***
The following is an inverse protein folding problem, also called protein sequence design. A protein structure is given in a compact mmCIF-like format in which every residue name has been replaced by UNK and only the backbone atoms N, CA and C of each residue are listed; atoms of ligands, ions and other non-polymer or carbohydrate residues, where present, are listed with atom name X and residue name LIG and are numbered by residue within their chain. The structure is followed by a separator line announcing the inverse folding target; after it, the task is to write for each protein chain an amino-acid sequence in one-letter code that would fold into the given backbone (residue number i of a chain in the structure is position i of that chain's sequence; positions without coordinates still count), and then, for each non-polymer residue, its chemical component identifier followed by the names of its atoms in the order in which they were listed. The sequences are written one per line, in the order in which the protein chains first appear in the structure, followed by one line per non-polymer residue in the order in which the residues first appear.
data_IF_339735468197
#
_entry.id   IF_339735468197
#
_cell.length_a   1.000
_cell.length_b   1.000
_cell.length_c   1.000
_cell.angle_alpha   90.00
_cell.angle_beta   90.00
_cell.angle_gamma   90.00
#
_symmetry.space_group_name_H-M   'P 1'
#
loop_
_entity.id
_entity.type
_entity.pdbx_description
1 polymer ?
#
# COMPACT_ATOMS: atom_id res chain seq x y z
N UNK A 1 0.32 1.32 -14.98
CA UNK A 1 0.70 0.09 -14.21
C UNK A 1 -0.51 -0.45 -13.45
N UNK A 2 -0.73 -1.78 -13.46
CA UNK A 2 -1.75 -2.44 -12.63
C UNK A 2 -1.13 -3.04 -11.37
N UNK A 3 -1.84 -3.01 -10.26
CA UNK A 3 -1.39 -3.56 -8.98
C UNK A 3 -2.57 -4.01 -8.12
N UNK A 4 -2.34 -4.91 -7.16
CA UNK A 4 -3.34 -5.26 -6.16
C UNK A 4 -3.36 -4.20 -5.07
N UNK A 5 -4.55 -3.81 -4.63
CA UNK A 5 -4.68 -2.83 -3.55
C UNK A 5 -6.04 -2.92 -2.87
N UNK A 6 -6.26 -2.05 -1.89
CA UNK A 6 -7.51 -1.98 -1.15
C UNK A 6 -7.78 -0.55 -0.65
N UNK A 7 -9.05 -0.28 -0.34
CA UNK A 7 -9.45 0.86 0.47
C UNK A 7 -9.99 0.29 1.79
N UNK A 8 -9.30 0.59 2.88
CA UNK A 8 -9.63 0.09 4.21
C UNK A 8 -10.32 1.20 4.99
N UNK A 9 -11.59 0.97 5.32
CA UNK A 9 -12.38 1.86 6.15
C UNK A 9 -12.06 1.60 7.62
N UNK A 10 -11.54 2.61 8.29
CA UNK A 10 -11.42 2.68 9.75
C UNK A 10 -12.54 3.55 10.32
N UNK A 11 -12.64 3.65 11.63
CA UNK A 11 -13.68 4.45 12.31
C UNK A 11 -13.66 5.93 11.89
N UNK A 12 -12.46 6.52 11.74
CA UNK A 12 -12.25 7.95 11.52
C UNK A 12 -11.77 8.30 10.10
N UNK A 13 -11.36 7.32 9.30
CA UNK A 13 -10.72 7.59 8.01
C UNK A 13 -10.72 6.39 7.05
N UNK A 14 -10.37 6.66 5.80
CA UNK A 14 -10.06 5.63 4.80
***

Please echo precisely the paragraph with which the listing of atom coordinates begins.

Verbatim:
The following is an inverse protein folding problem, also called protein sequence design. A protein structure is given in a compact mmCIF-like format in which every residue name has been replaced by UNK and only the backbone atoms N, CA and C of each residue are listed; atoms of ligands, ions and other non-polymer or carbohydrate residues, where present, are listed with atom name X and residue name LIG and are numbered by residue within their chain. The structure is followed by a separator line announcing the inverse folding target; after it, the task is to write for each protein chain an amino-acid sequence in one-letter code that would fold into the given backbone (residue number i of a chain in the structure is position i of that chain's sequence; positions without coordinates still count), and then, for each non-polymer residue, its chemical component identifier followed by the names of its atoms in the order in which they were listed. The sequences are written one per line, in the order in which the protein chains first appear in the structure, followed by one line per non-polymer residue in the order in which the residues first appear.